Few people have heard of it, yet many consider John Blankenbaker's KENBAK-1 to be the first commercial personal computer.

Koss introduced these headphones over 40 years ago, and they remain affordable favorites to this day.

Convergence X: Fake Camcorder Does It All - Except Shoot Video

Flea markets aren't jst a lot of second had stuff. You'll also find lots of strange new products that come from far off lands (I'm trying to be nice here...). I've seen this Nokina camera countless times, usually priced at $30-50. It looks like just another castoff 90s camcorder, but why so cheap?

Looks like Nokina has learned that the cheapest way to make a camcorder is to leave out the camcorder part. This is a 35mm still camera. The fixed-focus lens has a filter thread, an what looks like auto-exposure electronics. You can line up your shot in two ways - neither of which actually work very well.Cassette Either use the hokey viewfinder which gives you some vague idea of where the camera is pointing, or fold out the hokey fake side "monitor" to get a misty and vague idea of framing via a mirrored (that's right... the image is backwards) upright finder.

Four AA batteries juice the camera's powered film advance and rewind (a surprise luxury in an oddball unit like this). So when you're buying film don't forget to pick up some batteries... and cassettes - audio cassettes. Yes, there's a built in tape player. A little door pops open on the side where a video cassette would typically go, but it's really a Walkman type mechanism. You can either listen to music via headphones, or built in crummy speaker. So I guess you can use music to soothe your subjects before you snap a pic.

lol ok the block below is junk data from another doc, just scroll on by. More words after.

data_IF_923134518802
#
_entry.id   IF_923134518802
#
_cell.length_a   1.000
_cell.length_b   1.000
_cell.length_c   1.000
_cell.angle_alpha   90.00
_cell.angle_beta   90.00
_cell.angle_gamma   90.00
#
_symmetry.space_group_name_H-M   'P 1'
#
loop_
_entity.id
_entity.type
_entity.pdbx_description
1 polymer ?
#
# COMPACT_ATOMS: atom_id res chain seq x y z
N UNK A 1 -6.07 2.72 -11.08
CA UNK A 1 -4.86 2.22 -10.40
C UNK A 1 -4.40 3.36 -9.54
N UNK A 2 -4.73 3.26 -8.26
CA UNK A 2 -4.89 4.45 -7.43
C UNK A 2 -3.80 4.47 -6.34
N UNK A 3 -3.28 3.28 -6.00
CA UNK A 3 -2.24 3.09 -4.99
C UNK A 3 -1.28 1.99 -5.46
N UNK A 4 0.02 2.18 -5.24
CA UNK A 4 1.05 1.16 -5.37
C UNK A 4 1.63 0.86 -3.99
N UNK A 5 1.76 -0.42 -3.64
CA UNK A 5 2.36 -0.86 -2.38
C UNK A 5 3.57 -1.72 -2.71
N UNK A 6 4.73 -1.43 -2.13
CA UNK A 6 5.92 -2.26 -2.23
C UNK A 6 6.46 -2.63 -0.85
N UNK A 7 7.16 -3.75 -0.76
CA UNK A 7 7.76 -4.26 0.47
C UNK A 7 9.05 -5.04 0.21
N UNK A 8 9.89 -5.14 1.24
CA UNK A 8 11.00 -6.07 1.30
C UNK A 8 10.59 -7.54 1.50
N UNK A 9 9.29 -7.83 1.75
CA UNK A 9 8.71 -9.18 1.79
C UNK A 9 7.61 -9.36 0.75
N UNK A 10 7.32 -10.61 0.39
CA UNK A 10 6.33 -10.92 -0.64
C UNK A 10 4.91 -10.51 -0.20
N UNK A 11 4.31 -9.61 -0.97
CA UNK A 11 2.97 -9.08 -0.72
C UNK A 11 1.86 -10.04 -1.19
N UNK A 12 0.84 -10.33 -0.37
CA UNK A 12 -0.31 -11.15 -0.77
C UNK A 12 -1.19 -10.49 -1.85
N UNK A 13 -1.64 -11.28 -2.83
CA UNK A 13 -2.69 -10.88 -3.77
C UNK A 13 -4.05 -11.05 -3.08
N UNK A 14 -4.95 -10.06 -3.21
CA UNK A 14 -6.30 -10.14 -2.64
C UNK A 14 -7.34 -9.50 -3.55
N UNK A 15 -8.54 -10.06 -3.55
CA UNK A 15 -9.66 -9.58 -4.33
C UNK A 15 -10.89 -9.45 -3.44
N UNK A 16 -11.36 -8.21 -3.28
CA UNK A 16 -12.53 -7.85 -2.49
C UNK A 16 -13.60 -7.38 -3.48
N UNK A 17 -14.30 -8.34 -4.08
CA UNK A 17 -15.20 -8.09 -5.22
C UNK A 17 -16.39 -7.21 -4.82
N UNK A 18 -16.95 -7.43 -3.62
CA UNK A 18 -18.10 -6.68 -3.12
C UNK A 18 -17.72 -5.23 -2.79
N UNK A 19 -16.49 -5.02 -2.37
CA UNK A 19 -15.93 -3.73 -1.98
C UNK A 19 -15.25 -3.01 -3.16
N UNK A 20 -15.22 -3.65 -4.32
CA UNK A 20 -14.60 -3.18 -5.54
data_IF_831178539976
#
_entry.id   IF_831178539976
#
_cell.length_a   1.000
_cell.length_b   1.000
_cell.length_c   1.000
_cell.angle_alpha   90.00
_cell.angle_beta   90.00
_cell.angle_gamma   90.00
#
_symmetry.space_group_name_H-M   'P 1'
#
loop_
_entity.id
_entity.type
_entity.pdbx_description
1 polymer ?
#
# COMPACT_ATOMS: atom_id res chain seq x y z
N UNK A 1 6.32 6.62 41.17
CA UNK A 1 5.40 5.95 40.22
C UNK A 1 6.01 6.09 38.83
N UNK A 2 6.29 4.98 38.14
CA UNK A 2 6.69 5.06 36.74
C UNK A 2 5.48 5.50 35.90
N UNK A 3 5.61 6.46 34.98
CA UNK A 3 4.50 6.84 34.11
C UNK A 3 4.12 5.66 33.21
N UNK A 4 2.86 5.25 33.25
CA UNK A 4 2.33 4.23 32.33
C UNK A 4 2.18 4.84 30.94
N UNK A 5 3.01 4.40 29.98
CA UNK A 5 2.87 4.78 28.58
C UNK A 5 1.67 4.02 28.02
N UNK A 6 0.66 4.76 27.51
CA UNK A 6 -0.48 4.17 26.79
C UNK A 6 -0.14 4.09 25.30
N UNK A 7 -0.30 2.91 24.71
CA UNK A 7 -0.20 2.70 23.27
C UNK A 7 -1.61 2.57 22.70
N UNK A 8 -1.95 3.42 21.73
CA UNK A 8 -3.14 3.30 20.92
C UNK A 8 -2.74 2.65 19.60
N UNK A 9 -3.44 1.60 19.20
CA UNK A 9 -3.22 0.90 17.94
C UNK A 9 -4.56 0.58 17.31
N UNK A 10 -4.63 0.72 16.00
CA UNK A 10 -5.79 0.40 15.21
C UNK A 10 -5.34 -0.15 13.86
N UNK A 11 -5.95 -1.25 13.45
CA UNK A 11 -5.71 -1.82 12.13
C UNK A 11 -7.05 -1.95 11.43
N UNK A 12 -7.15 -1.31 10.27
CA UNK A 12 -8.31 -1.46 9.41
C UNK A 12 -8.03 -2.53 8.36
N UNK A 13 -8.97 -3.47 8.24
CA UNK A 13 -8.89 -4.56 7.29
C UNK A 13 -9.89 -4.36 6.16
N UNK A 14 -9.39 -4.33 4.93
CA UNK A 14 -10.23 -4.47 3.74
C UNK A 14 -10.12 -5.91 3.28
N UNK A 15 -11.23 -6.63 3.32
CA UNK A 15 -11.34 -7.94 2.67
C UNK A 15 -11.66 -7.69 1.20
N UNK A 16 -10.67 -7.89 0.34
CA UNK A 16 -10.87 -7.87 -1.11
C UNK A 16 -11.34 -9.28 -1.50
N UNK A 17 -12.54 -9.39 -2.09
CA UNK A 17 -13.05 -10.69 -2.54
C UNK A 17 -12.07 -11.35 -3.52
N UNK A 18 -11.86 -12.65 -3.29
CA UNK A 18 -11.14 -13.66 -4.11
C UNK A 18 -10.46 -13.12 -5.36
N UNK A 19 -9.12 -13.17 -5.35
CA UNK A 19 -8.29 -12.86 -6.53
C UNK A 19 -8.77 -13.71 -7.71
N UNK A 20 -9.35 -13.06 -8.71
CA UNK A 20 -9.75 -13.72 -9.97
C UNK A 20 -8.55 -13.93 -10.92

WeightSo there you have it. A fake camcorder that is really a somewhat advanced 35mm point and shoot and walkman in one. The viewfinders are both so crummy and misaligned, that maybe they actually DO give you an accurate preview of the rotten photos you're likely to get with this thing. The Nokina has some heft though, so I was curious what sort of image processing power was weighing the thing down. Turns out to be a metal weight inside. Always the sign of a quality product.

So who in the heck is this for? I can only imagine that it's for duping people at flea markets, or duping your family that you splashed out for a new 90s camcorder? The Nokina is too expensive to be a novelty or a toy, and clearly a lot off work went into creating such a bad idea... so who is the market for this?


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